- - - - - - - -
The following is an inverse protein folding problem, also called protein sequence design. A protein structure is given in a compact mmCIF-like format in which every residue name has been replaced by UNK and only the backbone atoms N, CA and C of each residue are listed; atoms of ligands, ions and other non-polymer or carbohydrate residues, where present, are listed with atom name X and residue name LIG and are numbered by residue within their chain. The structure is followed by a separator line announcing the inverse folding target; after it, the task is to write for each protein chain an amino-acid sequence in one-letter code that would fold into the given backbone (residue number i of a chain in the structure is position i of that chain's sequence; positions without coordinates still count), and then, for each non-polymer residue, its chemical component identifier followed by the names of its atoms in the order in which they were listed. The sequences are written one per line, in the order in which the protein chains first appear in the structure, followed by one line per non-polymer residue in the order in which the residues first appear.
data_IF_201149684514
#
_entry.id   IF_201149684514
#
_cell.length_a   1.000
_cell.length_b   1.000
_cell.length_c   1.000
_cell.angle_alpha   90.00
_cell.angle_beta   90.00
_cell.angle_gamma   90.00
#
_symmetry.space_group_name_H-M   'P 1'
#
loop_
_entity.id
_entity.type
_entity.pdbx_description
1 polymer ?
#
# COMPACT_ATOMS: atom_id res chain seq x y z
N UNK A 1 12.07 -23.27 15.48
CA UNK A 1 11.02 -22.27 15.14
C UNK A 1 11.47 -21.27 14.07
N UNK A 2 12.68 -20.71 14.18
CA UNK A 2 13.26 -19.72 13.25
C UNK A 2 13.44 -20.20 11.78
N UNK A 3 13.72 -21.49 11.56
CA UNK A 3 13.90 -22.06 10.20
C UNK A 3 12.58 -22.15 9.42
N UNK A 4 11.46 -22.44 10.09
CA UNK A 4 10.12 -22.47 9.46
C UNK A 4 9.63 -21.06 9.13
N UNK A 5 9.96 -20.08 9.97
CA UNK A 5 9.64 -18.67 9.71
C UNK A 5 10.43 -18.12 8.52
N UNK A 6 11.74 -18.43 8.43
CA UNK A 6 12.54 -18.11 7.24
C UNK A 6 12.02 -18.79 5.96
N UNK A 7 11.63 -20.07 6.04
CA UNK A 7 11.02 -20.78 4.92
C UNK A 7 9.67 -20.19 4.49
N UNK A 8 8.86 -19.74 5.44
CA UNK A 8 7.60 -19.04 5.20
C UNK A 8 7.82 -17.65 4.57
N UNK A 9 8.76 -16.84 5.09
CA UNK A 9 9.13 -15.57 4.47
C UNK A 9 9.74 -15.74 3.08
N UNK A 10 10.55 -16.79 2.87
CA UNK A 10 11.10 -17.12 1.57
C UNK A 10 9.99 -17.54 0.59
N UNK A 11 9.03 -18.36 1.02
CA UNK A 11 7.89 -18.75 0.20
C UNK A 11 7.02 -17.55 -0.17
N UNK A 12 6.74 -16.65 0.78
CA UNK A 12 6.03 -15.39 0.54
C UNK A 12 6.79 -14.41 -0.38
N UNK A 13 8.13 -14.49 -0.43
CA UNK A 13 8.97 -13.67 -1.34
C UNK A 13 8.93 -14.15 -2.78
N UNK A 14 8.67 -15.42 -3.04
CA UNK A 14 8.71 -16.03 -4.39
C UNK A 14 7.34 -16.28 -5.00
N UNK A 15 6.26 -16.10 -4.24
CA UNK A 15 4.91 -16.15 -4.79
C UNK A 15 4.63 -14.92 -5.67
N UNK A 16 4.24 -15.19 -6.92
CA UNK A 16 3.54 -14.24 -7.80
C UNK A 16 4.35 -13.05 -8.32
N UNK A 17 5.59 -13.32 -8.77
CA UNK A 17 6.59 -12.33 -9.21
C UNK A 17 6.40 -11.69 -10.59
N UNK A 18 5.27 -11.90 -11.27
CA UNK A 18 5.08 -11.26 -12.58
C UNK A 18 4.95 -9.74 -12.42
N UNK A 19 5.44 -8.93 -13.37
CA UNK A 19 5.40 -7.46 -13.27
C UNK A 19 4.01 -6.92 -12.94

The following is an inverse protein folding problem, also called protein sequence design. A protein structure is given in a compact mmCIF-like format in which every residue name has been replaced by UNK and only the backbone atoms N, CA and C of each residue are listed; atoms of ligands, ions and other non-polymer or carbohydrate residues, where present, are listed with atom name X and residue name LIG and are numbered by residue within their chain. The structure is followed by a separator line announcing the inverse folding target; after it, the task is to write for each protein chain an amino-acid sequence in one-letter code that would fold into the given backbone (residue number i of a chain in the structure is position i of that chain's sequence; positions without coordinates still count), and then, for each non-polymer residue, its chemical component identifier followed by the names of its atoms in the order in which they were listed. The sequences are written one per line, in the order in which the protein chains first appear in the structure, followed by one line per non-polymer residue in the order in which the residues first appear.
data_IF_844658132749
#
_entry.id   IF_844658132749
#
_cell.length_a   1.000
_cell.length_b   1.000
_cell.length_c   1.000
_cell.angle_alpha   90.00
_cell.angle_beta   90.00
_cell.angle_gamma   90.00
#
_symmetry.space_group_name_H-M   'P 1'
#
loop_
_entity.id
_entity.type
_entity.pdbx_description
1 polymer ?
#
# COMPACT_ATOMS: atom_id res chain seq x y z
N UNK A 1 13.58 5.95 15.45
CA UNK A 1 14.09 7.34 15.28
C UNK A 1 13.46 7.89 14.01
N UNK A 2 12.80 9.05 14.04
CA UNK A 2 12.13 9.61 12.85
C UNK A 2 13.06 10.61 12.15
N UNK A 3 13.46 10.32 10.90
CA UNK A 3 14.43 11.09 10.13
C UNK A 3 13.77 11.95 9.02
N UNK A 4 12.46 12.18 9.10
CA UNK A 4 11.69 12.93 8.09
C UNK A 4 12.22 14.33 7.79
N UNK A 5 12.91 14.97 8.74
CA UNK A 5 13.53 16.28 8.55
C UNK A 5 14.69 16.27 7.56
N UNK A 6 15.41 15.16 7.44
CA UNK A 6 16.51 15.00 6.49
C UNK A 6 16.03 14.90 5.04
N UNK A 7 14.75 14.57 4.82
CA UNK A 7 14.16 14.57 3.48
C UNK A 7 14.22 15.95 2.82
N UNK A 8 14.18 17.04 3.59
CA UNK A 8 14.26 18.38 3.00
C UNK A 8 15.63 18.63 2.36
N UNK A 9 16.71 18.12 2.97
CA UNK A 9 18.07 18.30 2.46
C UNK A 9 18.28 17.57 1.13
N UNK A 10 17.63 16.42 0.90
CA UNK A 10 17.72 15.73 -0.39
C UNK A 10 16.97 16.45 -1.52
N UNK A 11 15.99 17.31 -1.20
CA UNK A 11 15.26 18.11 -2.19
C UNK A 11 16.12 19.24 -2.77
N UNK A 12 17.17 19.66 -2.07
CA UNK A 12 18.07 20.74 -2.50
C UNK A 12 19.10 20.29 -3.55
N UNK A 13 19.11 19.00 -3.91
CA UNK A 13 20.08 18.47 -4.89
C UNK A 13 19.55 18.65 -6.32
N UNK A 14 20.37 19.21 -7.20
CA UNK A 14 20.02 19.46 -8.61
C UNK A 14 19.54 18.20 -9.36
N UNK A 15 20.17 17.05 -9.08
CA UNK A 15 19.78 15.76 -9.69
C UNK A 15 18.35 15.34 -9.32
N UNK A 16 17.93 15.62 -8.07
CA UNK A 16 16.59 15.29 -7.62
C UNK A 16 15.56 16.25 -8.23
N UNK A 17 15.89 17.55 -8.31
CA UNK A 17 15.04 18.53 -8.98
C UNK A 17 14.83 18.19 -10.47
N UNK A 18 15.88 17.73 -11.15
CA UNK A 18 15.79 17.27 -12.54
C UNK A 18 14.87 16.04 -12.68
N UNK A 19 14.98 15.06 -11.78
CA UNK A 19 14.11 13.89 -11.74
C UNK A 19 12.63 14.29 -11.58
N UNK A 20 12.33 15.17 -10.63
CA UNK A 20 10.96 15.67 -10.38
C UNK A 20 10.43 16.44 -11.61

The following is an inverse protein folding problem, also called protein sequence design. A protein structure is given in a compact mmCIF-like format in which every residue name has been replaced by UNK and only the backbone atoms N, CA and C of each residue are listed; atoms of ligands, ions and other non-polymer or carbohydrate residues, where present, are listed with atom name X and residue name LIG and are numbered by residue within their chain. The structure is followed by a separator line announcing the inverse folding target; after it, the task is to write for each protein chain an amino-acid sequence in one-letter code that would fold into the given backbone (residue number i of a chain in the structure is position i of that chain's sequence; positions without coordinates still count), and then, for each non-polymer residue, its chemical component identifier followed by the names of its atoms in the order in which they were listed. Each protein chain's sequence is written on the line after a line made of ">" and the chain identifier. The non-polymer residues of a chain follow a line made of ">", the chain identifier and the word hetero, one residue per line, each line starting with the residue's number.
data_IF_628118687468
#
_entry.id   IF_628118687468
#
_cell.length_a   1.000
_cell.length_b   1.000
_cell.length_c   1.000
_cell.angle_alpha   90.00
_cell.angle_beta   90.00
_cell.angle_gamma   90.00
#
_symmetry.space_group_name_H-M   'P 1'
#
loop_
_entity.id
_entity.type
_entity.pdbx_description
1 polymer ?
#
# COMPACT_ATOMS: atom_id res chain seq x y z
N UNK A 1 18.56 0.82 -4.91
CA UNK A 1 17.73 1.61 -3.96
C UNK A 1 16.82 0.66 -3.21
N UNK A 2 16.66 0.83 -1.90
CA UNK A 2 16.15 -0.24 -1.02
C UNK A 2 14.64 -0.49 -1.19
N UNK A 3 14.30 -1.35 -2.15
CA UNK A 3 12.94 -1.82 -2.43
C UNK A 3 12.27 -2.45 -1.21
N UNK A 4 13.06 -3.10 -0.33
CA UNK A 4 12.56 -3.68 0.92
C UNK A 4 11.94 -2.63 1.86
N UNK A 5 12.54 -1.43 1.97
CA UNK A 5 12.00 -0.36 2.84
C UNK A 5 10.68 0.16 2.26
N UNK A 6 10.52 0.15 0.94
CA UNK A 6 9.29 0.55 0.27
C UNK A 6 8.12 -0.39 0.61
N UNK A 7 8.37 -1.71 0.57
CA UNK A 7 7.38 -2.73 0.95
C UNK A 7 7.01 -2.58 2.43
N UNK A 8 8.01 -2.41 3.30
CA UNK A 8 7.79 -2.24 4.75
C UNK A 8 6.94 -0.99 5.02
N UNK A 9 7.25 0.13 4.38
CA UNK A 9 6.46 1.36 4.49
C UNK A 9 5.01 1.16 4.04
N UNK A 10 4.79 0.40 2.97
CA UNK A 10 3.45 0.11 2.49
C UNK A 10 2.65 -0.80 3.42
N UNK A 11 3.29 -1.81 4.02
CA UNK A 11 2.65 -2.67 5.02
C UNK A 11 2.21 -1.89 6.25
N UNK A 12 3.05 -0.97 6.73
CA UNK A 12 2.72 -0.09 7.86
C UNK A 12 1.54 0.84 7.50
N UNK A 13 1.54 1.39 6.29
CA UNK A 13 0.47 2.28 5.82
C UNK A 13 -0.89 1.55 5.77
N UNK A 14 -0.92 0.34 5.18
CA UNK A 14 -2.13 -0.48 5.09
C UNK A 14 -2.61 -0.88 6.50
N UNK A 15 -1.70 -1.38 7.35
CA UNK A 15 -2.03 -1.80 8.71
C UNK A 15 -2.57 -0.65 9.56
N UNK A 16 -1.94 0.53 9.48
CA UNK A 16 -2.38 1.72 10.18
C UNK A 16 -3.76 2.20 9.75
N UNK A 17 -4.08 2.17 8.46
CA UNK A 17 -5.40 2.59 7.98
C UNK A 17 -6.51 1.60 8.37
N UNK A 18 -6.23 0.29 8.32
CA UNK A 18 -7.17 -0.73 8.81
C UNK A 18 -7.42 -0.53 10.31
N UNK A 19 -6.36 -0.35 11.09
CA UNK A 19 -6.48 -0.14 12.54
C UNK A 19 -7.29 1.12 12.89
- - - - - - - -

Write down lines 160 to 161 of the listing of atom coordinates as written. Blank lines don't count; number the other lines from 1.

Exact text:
The following is an inverse protein folding problem, also called protein sequence design. A protein structure is given in a compact mmCIF-like format in which every residue name has been replaced by UNK and only the backbone atoms N, CA and C of each residue are listed; atoms of ligands, ions and other non-polymer or carbohydrate residues, where present, are listed with atom name X and residue name LIG and are numbered by residue within their chain. The structure is followed by a separator line announcing the inverse folding target; after it, the task is to write for each protein chain an amino-acid sequence in one-letter code that would fold into the given backbone (residue number i of a chain in the structure is position i of that chain's sequence; positions without coordinates still count), and then, for each non-polymer residue, its chemical component identifier followed by the names of its atoms in the order in which they were listed. Each protein chain's sequence is written on the line after a line made of ">" and the chain identifier. The non-polymer residues of a chain follow a line made of ">", the chain identifier and the word hetero, one residue per line, each line starting with the residue's number.
data_IF_628118687468